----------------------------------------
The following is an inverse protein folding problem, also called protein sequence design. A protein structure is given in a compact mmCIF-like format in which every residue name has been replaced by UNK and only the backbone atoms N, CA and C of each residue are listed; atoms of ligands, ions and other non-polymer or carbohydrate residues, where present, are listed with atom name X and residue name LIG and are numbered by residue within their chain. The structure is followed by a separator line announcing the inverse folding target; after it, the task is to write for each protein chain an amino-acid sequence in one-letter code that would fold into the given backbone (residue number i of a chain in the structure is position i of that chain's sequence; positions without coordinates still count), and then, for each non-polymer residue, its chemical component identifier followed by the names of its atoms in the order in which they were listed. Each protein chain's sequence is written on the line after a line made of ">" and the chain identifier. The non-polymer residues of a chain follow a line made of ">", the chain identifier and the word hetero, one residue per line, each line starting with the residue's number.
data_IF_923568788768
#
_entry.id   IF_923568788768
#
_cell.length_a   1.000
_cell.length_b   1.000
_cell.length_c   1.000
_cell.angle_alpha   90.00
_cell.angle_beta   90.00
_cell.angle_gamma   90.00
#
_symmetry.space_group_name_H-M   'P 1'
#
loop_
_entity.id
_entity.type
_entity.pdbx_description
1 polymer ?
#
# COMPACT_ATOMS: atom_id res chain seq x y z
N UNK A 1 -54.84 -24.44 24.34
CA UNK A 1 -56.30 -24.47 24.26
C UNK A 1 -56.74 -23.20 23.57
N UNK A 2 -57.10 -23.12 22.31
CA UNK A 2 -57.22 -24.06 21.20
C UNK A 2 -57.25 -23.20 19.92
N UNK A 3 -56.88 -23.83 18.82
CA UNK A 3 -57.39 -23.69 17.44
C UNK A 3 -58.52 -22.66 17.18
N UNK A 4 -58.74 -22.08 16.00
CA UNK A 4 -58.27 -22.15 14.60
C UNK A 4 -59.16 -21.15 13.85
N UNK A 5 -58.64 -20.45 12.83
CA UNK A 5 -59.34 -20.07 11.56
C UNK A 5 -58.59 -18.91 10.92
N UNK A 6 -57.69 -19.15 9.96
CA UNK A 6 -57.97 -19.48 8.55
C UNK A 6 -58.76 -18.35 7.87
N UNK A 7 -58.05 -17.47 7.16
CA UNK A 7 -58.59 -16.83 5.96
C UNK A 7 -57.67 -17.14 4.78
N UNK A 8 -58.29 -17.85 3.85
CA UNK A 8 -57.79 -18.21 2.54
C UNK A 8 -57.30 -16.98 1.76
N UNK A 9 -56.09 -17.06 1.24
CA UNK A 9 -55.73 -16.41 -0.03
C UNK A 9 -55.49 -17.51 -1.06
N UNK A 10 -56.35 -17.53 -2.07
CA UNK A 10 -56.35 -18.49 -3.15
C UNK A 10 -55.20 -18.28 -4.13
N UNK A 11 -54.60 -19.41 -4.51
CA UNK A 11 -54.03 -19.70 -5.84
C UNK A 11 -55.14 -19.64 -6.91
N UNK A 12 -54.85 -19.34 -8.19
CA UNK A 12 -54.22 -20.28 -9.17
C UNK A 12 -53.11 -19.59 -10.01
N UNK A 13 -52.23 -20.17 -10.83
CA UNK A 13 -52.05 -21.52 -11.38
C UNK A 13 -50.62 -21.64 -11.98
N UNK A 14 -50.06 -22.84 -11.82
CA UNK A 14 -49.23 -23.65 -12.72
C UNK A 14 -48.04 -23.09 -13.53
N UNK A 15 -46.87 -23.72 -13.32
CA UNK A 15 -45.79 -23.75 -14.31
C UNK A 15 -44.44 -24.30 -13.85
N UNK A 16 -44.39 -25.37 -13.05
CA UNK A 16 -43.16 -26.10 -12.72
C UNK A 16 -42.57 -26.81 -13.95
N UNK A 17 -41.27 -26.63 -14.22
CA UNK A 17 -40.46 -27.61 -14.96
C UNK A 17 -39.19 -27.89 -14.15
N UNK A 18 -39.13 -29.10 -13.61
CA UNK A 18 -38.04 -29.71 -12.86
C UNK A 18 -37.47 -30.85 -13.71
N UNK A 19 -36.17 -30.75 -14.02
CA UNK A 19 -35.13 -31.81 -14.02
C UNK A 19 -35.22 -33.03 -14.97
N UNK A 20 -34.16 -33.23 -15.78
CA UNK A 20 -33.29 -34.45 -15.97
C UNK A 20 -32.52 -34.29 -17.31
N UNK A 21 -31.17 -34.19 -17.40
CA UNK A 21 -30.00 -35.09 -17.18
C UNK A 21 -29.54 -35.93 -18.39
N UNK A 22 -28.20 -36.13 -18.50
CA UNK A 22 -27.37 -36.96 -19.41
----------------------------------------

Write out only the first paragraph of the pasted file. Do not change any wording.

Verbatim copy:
The following is an inverse protein folding problem, also called protein sequence design. A protein structure is given in a compact mmCIF-like format in which every residue name has been replaced by UNK and only the backbone atoms N, CA and C of each residue are listed; atoms of ligands, ions and other non-polymer or carbohydrate residues, where present, are listed with atom name X and residue name LIG and are numbered by residue within their chain. The structure is followed by a separator line announcing the inverse folding target; after it, the task is to write for each protein chain an amino-acid sequence in one-letter code that would fold into the given backbone (residue number i of a chain in the structure is position i of that chain's sequence; positions without coordinates still count), and then, for each non-polymer residue, its chemical component identifier followed by the names of its atoms in the order in which they were listed. Each protein chain's sequence is written on the line after a line made of ">" and the chain identifier. The non-polymer residues of a chain follow a line made of ">", the chain identifier and the word hetero, one residue per line, each line starting with the residue's number.